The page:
Friday, March 14, 2008

Chinese crack down on Tibetan independence demonstrators

The People’s Republic of China (PRC) invaded and seized control of Tibet in late 1949. Approximately half of Tibet was incorporated into surrounding Chinese provinces in 1950 and the remaining country was formally annexed by the PRC in 1951. An uprising by Tibetans against the Chinese occupation began in 1956 and spread until it was finally crushed in 1959. Tens of thousands of Tibetans were killed and the Dalai Lama fled to exile in India along with an estimated 80,000 refugees. During the Cultural Revolution in the 1960’s, the Chinese Red Guard conducted a campaign to destroy Tibetan cultural sites. During this period an estimated 6,500 Buddist Mondastaries were destroyed and only a few of those left standing were not vadalized. Opposition to Chinese rule flares up from time to time and is always burtally suppressed.

Tibetan National Uprising Day on March 10th, and subsequent days, has marked demonstrations and rallies by Buddhist monks and Tibetans against the Chinese occupation of Tibet. These are thought to be the largest protests against Chinese rule in over two decades. Rioting has broken out in the Tibetan city of Lhasa. According to the BBC, people are setting fire to cars and shops and destroying anything of Chinese influence. According to the U.S. embassy in Beijing, U.S. citizens have reported hearing gunfire. According to the New York Times, Chinese security forces have surrounded Buddhist monasteries in Lhasa as part of a crackdown on the monks. The situation is being reported to the world by groups such as the Tibetan Centre for Human Rights and Democracy.

This assessment is from the International Campaign to Save Tibet:
Conditions are said to be increasingly tense within the three major monasteries in Lhasa, which are under lockdown and surrounded by troops following peaceful demonstrations over the last three days by hundreds of monks from Drepung, Sera and Ganden monasteries on the outskirts of the capital. Ganden monks demonstrated yesterday, marking the third day in a series of protests unprecedented in recent years that have now rippled through the Lhasa area, while others are reported in at least two remote rural monasteries and towns in areas of central and eastern Tibet.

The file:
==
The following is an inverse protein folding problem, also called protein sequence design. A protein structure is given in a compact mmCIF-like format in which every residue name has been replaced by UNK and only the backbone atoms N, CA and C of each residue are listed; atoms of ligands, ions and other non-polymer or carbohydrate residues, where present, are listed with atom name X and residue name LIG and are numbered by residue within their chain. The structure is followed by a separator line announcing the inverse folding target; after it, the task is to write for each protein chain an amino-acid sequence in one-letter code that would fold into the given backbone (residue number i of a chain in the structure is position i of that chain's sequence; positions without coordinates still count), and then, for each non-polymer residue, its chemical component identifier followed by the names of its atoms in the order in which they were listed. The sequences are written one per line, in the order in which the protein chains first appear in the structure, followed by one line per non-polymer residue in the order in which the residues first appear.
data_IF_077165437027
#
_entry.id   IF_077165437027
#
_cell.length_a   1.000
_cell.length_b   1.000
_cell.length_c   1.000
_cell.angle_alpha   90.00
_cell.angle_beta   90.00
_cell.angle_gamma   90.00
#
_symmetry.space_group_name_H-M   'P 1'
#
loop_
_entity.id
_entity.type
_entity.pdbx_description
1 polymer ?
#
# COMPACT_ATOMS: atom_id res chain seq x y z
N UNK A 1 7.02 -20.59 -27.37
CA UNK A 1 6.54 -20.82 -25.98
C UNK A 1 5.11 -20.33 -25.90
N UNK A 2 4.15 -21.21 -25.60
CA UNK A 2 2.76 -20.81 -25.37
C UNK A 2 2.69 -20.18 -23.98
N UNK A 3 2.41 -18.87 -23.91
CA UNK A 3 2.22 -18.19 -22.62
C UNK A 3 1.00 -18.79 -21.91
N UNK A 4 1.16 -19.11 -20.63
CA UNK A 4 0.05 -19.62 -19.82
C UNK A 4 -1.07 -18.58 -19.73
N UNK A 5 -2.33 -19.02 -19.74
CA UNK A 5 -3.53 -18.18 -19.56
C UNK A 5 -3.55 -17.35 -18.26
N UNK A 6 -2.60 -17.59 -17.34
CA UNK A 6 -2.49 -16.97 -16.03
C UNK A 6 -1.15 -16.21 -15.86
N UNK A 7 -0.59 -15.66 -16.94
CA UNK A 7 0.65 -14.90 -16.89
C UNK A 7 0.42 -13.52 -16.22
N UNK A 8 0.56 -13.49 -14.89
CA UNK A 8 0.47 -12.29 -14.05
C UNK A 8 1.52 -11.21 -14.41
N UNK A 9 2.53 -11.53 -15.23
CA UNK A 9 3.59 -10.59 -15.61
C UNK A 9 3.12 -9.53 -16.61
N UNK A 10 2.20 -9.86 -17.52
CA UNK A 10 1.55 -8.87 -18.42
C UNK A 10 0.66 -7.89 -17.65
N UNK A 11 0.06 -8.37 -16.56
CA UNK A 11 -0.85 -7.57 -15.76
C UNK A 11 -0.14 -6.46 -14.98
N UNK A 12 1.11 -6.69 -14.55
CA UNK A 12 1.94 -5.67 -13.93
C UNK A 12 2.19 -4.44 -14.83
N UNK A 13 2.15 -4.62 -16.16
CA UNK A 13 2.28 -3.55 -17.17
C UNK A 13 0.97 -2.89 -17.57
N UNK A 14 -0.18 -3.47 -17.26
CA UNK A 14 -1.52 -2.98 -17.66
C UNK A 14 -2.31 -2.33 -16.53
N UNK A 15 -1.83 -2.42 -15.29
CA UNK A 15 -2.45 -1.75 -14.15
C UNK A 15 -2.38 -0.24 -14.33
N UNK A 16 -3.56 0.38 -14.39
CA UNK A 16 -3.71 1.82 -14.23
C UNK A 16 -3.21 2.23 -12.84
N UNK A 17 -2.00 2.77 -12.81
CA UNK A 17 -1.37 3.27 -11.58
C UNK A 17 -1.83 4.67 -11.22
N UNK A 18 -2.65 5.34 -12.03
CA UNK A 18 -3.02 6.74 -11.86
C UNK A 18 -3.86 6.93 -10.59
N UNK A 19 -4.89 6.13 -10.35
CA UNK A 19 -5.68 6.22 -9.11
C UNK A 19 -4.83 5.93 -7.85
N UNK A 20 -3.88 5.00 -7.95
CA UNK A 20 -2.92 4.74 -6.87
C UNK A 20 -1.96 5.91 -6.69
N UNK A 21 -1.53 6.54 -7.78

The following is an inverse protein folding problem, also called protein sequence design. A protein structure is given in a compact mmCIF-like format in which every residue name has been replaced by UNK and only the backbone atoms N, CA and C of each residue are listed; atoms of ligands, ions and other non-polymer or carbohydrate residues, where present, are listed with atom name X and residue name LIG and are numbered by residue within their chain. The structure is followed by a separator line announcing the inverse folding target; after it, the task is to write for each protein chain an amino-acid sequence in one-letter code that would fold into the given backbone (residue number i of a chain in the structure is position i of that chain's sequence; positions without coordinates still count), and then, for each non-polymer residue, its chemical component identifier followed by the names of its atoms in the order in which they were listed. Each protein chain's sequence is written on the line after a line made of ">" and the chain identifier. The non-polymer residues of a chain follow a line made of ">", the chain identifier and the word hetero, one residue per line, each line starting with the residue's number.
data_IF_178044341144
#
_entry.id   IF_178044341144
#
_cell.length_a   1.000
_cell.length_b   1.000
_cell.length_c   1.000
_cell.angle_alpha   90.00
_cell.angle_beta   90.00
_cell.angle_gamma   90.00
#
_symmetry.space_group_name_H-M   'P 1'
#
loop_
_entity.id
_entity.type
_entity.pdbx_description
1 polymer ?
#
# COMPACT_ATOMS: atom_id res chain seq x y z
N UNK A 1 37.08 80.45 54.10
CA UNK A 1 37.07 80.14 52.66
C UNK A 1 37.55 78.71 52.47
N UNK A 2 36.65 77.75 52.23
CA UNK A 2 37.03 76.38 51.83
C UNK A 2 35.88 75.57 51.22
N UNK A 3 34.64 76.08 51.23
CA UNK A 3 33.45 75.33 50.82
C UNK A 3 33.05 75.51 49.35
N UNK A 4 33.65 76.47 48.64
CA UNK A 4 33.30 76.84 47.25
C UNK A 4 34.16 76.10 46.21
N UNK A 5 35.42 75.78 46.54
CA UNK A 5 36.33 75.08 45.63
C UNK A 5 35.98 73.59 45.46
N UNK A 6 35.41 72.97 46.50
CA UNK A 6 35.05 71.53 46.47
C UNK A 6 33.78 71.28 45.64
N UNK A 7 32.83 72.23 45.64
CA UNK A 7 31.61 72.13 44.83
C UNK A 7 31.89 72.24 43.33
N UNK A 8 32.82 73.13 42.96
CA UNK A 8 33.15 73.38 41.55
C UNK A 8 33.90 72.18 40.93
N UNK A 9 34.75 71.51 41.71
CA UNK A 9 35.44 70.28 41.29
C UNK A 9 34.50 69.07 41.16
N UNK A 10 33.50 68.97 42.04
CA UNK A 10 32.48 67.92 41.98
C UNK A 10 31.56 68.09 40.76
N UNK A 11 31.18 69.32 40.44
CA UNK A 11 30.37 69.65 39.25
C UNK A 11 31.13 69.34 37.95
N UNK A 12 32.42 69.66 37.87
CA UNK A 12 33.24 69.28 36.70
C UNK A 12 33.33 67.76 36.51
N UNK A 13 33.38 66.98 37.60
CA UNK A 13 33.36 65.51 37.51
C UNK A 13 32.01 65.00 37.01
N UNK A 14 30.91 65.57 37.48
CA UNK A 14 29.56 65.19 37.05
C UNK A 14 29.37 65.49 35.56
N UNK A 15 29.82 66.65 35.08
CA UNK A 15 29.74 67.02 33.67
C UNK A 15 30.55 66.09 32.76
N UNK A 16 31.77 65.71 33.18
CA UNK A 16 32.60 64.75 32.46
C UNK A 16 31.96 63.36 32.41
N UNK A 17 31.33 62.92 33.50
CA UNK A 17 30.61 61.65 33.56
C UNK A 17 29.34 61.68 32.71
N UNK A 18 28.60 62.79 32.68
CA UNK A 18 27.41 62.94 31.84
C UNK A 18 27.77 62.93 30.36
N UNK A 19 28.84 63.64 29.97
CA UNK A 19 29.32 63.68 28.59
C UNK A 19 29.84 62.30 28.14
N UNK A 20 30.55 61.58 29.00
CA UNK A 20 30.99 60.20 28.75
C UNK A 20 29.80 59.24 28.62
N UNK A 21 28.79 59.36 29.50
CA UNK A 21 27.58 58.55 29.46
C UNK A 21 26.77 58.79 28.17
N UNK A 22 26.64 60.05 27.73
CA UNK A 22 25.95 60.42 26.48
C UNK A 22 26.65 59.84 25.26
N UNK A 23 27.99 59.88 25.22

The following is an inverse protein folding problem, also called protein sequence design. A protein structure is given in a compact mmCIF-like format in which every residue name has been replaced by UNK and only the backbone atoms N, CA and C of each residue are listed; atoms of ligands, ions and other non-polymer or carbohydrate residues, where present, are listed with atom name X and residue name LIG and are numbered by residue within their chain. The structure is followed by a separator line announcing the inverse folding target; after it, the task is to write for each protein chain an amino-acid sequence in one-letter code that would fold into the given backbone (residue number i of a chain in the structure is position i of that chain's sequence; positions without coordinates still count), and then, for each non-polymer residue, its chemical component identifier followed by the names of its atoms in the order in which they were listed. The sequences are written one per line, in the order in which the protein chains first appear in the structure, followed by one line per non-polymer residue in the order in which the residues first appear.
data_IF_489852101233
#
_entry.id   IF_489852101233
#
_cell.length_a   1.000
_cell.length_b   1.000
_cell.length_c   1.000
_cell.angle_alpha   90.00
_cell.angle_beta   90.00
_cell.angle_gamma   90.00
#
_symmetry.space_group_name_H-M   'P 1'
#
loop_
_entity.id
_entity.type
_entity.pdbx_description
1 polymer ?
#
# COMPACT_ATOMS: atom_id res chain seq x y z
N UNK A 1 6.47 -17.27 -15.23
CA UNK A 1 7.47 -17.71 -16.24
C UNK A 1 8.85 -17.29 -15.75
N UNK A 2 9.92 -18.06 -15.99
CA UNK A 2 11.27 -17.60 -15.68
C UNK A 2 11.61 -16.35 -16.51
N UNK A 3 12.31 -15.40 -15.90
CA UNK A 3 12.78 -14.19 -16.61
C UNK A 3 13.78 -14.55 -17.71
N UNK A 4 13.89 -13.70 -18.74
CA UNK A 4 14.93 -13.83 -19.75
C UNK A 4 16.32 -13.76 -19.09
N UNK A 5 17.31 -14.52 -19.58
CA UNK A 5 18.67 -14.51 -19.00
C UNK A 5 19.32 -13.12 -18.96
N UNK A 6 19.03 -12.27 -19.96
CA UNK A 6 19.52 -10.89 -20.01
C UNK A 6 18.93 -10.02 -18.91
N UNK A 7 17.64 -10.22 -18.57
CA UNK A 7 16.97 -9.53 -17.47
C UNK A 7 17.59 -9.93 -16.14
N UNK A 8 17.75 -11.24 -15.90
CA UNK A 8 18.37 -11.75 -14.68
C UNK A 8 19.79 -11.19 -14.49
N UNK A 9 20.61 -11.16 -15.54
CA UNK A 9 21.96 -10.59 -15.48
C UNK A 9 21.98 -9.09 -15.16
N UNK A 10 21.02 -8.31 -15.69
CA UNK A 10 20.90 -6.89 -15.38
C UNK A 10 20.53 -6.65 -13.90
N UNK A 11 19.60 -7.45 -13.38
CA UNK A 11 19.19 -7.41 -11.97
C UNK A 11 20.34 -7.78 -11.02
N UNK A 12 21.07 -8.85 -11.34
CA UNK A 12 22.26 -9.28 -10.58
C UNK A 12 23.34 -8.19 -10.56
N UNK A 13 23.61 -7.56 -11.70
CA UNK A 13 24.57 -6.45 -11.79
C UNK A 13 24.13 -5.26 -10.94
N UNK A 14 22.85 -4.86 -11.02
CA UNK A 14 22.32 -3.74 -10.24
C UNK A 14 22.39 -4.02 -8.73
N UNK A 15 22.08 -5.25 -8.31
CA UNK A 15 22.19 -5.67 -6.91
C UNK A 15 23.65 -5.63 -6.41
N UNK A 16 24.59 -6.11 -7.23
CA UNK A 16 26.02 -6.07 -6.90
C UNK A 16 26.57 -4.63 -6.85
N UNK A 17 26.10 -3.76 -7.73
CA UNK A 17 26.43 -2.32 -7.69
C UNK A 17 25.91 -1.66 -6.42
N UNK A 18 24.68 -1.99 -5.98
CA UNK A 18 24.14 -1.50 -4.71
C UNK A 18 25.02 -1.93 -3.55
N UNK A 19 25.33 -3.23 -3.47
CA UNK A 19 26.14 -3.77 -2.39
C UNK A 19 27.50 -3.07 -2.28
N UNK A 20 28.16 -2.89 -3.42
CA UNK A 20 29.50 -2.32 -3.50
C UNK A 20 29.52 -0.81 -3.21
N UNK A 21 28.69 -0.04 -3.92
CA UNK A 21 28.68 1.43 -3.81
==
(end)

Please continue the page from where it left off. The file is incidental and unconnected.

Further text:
All three monasteries are closed off to tourists according to several tourism operators. Two Drepung monks are said by Radio Free Asia to be in serious condition after stabbing themselves in a possible attempt to commit suicide, while monks at Sera are refusing to attend classes and are on hunger strike in a bold act of protest despite the crackdown at the monastery.

The number of Tibetans detained as a result of the protests could not be confirmed today. Although the initial response on the ground appears to have been more restrained than expected, there are indications that the authorities have begun a process of investigation in monasteries that could lead to detention and torture in a standard official pattern of reprisals followed by political re-education. There is an intensified atmosphere of fear and tension in Tibet's capital.

In a familiar official response, the Chinese authorities blamed the Dalai Lama for the protests that began on Monday, the 49th anniversary of Tibetan National Uprising Day. Chinese Foreign Ministry Spokesman Qin Gang called the protests "a deliberate political plot of the Dalai Lama group to cause social unrest, separate Tibet from China, and wreck the stable, harmonious, and normal life of the Tibetan people." (Xinhua, March 13).
The Dalai Lama became, and remains, Tibet’s best-known international spokesperson. However, he is 71 years old. China is calculating that international interest in Tibet will wane after he dies.

But the Chinese face a wider range of criticism for its human rights record – both directly in China and indirectly through its dealings with governments of Sudan and Burma among others. Much attention is focused on the Summer Olympics and brought a number of protests from various groups. In fact, the Chinese have now prohibited climbing on the north face of Mount Everest because they plan on having the Olympic torch carried into Tibet from Everest and fear demonstrations.

2 comments:

Paul H said...

What's amazing is that they managed to stage this demonstration at all. I'm expecting some unplanned fireworks at the Olympics this summer.

Excellent reporting, as usual.

Comrade Kevin said...

If you make a blogswarm about this important day, I will post on it and encourage others to do the same.

This is an important issue that does not need to overlooked.